Notable Mover Report On Dec 14, 2017 – Global Blood Therapeutics
- Shares show some rebounding after having tumbled for the past few days due to the ASH-data released.
- Compassionate case study outcomes were highly encouraging. And yet, two unrelated deaths from very sick patients caused the stock to crash.
- This is a truncated version of the in-depth Integrated BioSci Report that was published in advanced to subscribers.
On Dec. 14, 2017, the shares of Global Blood Therapeutics (NASDAQ:GBT), a firm focusing on the innovation and commercialization of medicine to treat serious blood disorders, traded up by $1.15 at $39.50 (for 3% profits) as of 2:56 pm ET. Prior to this slight rebound, the stock tumbled for three consecutive days – started on Monday when the company announced reported the clinical data of lead drug, voxelotor (at the 59th annual meeting of the American Society of Hematology (“ASH”): the event was held at the Georgia World Congress Center in Atlanta. Despite the recent depreciation, Integrated BioSci Investing subscribers still benefited over 20% on the stock (since it was recommended by our expert guest in the Integrated BioSci Interview series). In this report, we’ll go over the data results as well as to address the two unrelated deaths (and to provide further insight into the firm).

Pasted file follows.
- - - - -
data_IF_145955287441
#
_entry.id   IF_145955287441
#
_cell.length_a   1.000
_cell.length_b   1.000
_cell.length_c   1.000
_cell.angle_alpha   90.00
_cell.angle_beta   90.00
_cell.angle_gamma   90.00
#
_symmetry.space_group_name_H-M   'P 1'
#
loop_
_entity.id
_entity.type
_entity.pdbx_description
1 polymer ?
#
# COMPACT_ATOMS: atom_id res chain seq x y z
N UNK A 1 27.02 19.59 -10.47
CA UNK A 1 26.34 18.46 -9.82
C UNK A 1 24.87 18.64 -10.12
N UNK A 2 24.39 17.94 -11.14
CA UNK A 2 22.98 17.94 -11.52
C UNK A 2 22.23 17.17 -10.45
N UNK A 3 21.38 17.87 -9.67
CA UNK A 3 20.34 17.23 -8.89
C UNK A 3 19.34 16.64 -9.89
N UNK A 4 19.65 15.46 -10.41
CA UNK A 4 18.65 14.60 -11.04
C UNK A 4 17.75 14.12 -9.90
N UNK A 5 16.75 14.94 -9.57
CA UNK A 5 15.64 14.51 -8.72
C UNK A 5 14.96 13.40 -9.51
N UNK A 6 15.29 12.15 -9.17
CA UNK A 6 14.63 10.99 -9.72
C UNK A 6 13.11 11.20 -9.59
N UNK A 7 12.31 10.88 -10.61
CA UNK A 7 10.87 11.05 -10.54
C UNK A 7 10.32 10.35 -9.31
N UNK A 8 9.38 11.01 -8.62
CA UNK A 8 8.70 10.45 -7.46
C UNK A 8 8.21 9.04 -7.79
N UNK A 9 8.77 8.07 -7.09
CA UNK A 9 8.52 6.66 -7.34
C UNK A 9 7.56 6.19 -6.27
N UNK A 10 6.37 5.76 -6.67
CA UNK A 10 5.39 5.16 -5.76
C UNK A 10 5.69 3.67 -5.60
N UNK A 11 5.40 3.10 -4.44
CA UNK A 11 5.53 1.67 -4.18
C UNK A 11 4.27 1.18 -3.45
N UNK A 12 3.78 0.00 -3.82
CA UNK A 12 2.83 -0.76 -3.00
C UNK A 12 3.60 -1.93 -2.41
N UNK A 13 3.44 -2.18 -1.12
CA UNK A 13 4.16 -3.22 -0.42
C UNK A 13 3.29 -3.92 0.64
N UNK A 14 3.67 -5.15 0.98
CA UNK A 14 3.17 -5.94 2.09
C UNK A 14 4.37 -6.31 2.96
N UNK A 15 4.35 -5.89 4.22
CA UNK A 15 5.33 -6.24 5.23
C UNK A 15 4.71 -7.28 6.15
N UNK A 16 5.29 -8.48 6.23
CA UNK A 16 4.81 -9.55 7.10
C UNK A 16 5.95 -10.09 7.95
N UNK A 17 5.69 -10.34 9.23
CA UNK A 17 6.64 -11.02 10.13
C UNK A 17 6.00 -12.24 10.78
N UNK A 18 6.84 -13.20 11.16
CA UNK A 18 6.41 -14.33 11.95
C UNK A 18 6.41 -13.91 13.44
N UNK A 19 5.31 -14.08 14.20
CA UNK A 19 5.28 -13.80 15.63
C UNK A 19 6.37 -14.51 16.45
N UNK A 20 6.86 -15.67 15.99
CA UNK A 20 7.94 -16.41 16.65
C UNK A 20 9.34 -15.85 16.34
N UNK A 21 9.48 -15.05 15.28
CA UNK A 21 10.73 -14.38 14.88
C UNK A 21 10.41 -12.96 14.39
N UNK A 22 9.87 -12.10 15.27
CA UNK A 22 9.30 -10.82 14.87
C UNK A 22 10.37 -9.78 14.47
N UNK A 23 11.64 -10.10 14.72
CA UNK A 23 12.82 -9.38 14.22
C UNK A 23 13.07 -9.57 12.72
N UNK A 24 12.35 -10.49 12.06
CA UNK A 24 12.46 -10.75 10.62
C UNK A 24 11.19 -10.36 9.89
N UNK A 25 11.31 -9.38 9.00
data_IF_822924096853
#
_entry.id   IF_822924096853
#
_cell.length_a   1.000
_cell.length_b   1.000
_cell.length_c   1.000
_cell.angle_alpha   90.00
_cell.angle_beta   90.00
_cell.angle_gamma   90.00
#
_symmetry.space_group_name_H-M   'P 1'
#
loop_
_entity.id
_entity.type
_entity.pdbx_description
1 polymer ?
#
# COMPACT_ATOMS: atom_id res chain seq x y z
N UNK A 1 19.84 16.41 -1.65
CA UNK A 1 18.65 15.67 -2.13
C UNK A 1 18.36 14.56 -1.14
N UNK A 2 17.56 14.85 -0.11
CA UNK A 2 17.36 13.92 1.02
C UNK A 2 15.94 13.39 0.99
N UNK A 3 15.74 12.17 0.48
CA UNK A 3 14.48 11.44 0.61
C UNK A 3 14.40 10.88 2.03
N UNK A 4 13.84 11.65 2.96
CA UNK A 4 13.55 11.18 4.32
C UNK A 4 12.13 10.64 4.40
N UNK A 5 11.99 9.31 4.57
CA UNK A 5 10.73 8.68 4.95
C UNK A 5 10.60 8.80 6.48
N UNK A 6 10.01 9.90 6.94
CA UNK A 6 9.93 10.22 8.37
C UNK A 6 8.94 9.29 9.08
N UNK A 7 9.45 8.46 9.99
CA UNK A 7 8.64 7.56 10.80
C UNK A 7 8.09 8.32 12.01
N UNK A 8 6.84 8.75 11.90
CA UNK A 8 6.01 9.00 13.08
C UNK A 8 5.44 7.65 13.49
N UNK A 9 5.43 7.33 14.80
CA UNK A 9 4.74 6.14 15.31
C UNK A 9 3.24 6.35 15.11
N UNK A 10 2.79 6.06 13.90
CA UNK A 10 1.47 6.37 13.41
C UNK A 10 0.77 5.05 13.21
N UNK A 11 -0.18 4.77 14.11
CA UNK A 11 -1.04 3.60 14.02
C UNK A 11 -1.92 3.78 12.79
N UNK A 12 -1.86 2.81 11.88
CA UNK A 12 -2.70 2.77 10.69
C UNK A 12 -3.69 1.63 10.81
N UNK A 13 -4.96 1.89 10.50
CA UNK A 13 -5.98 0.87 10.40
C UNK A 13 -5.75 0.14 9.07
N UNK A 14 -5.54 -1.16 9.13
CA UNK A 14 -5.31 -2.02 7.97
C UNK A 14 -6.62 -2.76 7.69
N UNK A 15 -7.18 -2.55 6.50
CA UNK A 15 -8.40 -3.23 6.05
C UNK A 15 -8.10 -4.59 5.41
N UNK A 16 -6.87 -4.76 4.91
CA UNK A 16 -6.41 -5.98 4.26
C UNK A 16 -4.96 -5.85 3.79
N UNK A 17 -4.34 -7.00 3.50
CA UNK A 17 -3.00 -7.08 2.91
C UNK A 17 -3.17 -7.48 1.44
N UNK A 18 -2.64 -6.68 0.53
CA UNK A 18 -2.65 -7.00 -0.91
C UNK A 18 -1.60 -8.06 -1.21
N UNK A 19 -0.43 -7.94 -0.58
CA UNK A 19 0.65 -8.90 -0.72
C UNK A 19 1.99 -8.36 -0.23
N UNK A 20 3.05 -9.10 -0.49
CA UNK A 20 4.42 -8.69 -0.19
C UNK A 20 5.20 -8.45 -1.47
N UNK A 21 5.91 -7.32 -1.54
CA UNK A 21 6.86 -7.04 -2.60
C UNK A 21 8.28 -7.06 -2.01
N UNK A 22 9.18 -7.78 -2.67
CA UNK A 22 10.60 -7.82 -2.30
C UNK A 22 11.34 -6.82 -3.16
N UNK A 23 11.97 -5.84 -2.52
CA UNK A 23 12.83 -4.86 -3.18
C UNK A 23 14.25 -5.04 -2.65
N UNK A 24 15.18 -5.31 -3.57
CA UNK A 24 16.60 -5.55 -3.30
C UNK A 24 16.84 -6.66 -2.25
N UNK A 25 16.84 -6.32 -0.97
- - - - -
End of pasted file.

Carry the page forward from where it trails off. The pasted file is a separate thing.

Based in South San Francisco, CA, Global Blood Therapeutics (“GBT”) is developing a stellar molecule voxelotor to treat the dreaded blood disorder, sickle cell disease (“SCD”). Due to a single base pair genetic mutation, SCD is a hemoglobinopathy that causes red blood cells to form a sickle shape – in the oxygen deprivation states. Consequently, patients suffer from the repetitive extremely painful vaso-occlusive crises (“VOCs”) that, in and of itself, are managed with opioid pain medications. As the developmental drug in its own class (an -elotor), the oxygen affinity modulator, voxelotor, is most likely to fill the strong demand for better therapeutics options. The said drug is currently being investigated in its phase 3 trial coined HOPE with the estimated completion date on June 29, 2019. There is also another study (HOPE-KIDS1) seeking to evaluate the safety and efficacy and pharmacokinetics (“PK”) in the pediatric groups (age 6-17 years old).